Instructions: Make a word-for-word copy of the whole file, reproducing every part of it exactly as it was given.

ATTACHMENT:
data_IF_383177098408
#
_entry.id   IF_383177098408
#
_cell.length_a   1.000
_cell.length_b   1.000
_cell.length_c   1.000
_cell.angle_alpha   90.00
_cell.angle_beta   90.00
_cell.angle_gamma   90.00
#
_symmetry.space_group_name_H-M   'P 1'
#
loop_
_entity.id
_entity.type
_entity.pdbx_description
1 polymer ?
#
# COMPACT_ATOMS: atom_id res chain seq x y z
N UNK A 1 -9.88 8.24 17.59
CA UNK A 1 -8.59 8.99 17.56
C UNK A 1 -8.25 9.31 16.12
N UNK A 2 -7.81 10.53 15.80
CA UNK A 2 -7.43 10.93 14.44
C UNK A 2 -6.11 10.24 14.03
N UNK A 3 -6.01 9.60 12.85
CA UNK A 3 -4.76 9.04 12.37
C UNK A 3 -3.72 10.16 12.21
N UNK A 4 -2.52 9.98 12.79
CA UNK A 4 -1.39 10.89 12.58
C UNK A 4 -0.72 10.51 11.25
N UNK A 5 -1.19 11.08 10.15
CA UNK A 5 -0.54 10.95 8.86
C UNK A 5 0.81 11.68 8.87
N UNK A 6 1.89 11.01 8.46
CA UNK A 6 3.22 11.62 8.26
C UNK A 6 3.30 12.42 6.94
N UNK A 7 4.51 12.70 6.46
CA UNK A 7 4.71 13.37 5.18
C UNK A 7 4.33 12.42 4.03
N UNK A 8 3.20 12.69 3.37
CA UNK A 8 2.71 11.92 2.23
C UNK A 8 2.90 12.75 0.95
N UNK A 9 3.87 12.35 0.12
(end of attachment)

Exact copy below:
data_IF_383177098408
#
_entry.id   IF_383177098408
#
_cell.length_a   1.000
_cell.length_b   1.000
_cell.length_c   1.000
_cell.angle_alpha   90.00
_cell.angle_beta   90.00
_cell.angle_gamma   90.00
#
_symmetry.space_group_name_H-M   'P 1'
#
loop_
_entity.id
_entity.type
_entity.pdbx_description
1 polymer ?
#
# COMPACT_ATOMS: atom_id res chain seq x y z
N UNK A 1 -9.88 8.24 17.59
CA UNK A 1 -8.59 8.99 17.56
C UNK A 1 -8.25 9.31 16.12
N UNK A 2 -7.81 10.53 15.80
CA UNK A 2 -7.43 10.93 14.44
C UNK A 2 -6.11 10.24 14.03
N UNK A 3 -6.01 9.60 12.85
CA UNK A 3 -4.76 9.04 12.37
C UNK A 3 -3.72 10.16 12.21
N UNK A 4 -2.52 9.98 12.79
CA UNK A 4 -1.39 10.89 12.58
C UNK A 4 -0.72 10.51 11.25
N UNK A 5 -1.19 11.08 10.15
CA UNK A 5 -0.54 10.95 8.86
C UNK A 5 0.81 11.68 8.87
N UNK A 6 1.89 11.01 8.46
CA UNK A 6 3.22 11.62 8.26
C UNK A 6 3.30 12.42 6.94
N UNK A 7 4.51 12.70 6.46
CA UNK A 7 4.71 13.37 5.18
C UNK A 7 4.33 12.42 4.03
N UNK A 8 3.20 12.69 3.37
CA UNK A 8 2.71 11.92 2.23
C UNK A 8 2.90 12.75 0.95
N UNK A 9 3.87 12.35 0.12